The Split

The Computer Fraud and Abuse Act, ‘CFAA,’ is codified at 18 U.S.C. § 1030. The CFAA criminalizes certain acts by those who have “knowingly accessed a computer without authorization or exceeding authorized access.” The question is, what constitutes authorized access? Courts have split over the proper definition. The narrow view, held by the Ninth and Fourth Circuits, interprets “exceeding authorized access” as referring to only access restrictions on restricted data itself. The broader view, held by the First, Fifth, Seventh and Eleventh Circuits, interprets “exceeding authorized access” as referring to any use of the computer that was not authorized.

Typical of the narrow interpretation is the case U.S. v. Nosal (9th Cir. 2012). The defendant, David Nosal, was planning on leaving his contracting firm and starting a competing business. Along with associates, he obtained login credentials and downloaded source lists and other data from his employer, to use in founding his own company. Nosal summarises the split well:

This language can be read either of two ways: First, as Nosal suggests and the district court held, it could refer to someone who’s authorized to access only certain data or files but accesses unauthorized data or files—what is colloquially known as “hacking.” For example, assume an employee is permitted to access only product information on the company’s computer but accesses customer data: He would “exceed authorized access” if he looks at the customer lists. Second, as the government proposes, the language could refer to someone who has unrestricted physical access to a computer, but is limited in the use to which he can put the information. For example, an employee may be authorized to access customer lists in order to do his job but not to send them to a competitor.

After review, the Ninth Circuit upheld the reasoning of the district court, arguing both that the broad interpretation made redundant prior “without authorization,” clause of the statute, and that the federal statute too broadly criminalized computer use:

Minds have wandered since the beginning of time and the computer gives employees new ways to procrastinate, by g-chatting with friends, playing games, shopping or watching sports highlights. Such activities are routinely prohibited by many computer-use policies, although employees are seldom disciplined for occasional use of work computers for personal purposes. Nevertheless, under the broad interpretation of the CFAA, such minor dalliances would become federal crimes. While it’s unlikely that you’ll be prosecuted for watching TV on your work computer, you could be. Employers wanting to rid themselves of troublesome employees without following proper procedures could threaten to report them to the FBI unless they quit. Ubiquitous, seldom-prosecuted crimes invite arbitrary and discriminatory enforcement.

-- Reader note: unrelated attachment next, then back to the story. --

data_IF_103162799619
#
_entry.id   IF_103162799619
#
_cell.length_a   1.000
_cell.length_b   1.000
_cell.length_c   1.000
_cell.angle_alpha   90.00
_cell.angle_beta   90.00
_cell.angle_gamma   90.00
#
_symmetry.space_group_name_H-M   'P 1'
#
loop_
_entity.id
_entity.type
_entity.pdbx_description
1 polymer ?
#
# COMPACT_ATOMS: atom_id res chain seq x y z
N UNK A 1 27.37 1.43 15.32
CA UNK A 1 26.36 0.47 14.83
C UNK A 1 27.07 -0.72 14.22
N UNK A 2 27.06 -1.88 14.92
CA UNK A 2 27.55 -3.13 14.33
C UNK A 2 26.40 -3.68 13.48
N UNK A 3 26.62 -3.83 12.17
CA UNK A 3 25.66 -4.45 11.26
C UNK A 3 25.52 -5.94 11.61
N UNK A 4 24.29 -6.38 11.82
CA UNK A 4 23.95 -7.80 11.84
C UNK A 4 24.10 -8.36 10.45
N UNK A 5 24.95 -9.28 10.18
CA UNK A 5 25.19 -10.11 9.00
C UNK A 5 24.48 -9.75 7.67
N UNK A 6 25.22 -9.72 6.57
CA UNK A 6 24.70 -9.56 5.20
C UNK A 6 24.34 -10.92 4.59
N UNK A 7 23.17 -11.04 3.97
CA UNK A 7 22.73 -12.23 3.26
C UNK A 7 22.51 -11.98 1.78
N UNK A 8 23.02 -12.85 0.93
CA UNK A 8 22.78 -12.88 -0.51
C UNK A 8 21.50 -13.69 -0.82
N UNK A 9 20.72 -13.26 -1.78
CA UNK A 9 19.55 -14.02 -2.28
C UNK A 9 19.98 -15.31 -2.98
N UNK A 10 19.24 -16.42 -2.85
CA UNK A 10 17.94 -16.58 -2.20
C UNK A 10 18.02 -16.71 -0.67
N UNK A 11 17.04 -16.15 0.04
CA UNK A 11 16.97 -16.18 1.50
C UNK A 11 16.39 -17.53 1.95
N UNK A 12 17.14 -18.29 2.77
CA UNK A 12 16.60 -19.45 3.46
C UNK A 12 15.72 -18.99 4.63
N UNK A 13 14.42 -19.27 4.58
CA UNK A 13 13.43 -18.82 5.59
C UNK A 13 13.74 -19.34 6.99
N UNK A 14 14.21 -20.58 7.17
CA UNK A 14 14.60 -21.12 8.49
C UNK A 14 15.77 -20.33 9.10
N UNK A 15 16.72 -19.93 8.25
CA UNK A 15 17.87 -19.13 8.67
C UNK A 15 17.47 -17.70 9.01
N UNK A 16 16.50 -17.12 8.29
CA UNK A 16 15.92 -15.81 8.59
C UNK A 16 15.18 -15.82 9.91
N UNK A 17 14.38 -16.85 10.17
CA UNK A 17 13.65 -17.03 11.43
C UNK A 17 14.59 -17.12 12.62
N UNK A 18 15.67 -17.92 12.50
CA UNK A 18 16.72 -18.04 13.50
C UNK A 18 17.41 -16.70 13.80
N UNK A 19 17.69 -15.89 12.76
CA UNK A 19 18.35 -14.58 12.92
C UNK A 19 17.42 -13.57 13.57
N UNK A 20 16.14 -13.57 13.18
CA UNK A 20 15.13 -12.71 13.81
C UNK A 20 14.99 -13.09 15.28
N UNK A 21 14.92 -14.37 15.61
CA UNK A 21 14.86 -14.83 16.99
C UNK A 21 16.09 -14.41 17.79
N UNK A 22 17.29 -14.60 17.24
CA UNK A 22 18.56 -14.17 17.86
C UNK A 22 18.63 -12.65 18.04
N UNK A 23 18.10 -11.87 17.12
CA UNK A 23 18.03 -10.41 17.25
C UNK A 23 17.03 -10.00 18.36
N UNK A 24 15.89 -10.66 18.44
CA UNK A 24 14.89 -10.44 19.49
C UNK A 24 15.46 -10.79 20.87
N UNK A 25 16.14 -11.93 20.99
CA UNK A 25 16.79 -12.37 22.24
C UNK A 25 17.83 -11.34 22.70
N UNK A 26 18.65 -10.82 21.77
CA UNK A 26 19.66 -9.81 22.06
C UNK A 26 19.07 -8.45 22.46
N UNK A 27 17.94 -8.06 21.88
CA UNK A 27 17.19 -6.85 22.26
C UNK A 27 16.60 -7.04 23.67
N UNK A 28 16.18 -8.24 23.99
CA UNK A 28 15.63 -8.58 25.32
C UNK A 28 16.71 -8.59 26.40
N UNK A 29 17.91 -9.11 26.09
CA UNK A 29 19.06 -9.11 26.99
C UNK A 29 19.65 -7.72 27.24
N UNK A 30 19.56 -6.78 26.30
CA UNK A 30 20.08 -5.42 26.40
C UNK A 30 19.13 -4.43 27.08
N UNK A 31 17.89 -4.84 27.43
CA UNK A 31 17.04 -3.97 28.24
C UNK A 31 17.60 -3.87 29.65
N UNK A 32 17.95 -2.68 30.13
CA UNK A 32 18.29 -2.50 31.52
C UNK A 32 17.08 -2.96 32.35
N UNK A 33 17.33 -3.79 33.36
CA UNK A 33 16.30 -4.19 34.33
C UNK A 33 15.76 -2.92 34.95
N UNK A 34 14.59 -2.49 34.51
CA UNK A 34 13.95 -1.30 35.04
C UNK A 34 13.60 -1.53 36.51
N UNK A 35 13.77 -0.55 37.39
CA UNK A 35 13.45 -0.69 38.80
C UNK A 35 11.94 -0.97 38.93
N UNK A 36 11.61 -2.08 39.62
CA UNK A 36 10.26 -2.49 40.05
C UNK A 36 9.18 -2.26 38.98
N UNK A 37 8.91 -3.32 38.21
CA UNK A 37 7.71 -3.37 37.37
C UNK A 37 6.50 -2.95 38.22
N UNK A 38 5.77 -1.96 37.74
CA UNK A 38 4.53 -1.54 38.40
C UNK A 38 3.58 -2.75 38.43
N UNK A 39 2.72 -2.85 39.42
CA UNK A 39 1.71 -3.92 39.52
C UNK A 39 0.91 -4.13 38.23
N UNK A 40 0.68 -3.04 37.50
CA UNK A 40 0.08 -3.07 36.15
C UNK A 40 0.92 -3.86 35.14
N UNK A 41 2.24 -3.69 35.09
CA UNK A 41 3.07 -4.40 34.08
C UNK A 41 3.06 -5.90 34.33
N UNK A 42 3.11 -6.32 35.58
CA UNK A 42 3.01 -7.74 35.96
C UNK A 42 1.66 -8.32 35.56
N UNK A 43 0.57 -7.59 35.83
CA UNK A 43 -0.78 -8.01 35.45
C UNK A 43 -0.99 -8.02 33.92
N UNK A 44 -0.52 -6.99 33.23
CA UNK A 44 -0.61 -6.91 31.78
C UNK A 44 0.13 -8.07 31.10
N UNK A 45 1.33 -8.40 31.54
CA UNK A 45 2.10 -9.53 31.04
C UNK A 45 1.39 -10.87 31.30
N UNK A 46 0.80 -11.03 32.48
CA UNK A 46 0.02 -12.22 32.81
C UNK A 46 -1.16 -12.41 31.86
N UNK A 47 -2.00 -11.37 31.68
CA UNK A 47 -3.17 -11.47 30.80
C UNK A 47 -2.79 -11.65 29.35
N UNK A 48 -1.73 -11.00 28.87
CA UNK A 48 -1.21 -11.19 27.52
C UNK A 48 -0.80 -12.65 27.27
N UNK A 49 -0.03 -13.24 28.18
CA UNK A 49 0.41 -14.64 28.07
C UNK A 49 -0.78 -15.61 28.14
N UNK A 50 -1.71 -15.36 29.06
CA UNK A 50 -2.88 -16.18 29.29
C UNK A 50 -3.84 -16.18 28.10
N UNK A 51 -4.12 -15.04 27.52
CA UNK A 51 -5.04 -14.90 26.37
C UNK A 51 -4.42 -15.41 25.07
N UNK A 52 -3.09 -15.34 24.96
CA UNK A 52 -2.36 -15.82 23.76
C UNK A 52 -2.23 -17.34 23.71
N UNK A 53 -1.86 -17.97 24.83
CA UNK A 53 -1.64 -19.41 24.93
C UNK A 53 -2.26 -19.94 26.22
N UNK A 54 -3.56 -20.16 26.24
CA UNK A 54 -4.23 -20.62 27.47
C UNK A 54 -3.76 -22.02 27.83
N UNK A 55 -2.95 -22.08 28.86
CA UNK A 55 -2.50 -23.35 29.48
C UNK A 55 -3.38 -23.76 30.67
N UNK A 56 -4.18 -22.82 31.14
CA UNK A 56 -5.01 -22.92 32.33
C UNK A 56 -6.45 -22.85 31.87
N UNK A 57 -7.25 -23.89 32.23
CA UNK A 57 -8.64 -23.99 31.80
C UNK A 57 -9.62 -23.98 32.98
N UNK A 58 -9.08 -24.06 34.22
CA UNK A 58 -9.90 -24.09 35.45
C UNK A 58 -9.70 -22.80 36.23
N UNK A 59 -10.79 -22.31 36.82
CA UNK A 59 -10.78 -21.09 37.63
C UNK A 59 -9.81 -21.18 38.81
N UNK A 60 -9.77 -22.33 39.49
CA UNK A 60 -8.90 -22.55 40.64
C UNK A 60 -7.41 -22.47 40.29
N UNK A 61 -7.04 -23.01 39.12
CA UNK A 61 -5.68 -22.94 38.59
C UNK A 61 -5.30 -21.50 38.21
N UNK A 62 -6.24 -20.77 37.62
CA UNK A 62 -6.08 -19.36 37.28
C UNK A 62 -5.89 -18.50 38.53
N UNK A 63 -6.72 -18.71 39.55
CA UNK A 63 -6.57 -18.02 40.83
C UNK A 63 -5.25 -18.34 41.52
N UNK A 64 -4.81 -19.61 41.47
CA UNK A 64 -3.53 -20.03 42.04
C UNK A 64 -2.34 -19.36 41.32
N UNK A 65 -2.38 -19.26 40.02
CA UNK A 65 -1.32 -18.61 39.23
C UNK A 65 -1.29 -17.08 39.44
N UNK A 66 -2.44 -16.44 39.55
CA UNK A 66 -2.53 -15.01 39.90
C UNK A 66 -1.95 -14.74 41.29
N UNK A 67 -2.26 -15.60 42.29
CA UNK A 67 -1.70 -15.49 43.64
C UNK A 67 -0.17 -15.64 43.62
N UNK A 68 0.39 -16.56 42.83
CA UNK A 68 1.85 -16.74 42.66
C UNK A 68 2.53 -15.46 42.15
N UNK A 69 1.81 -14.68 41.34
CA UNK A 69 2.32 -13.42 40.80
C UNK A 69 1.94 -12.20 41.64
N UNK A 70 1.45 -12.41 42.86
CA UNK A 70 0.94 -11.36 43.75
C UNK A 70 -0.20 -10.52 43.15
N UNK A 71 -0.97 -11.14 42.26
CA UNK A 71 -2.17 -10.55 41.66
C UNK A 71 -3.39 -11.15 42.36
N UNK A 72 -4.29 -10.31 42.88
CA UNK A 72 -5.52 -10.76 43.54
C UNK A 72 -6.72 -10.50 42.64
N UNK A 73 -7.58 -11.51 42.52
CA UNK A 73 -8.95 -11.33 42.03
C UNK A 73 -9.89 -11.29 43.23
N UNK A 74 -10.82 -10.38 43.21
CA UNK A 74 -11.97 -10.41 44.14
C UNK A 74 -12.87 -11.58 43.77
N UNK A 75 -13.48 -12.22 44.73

The broader view can be found in cases like U.S. v. Rodriguez (11th Cir. 2010), argued in the Eleventh Circuit. Rodriguez found that an employee in the Social Security Administration who authorized personal information in the database without a business reason had violated the CFAA, as “the policy of the Administration is that use of databases to obtain personal information is authorized only when done for business reasons… In the light of this record, the plain language of the Act forecloses any argument that Rodriguez did not exceed his authorized access.”

Looking Forward

Many tech commentators continue to worry that the CFAA as interpreted as broadly as it is in the Rodriguez case will, as the Ninth Circuit notes, criminalize even basic work slacking. Despite his win, the defendant Nosal found himself in court again for U.S. v. Nosal (9th Cir. 2016), or “Nosal II.” In this case, Mr. Nosal was found in violation of the CFAA, though the Ninth Circuit retained their narrow interpretation. Mr. Nosal appealed to the Supreme Court, and the case was denied certiorari. Until the Supreme Court clarifies the CFAA, courts will continue to disagree on how broadly the statute should be interpreted, and on whether the use of a work computer “without a business reason,” like sneaking some Netflix in during company time, should be a federal crime.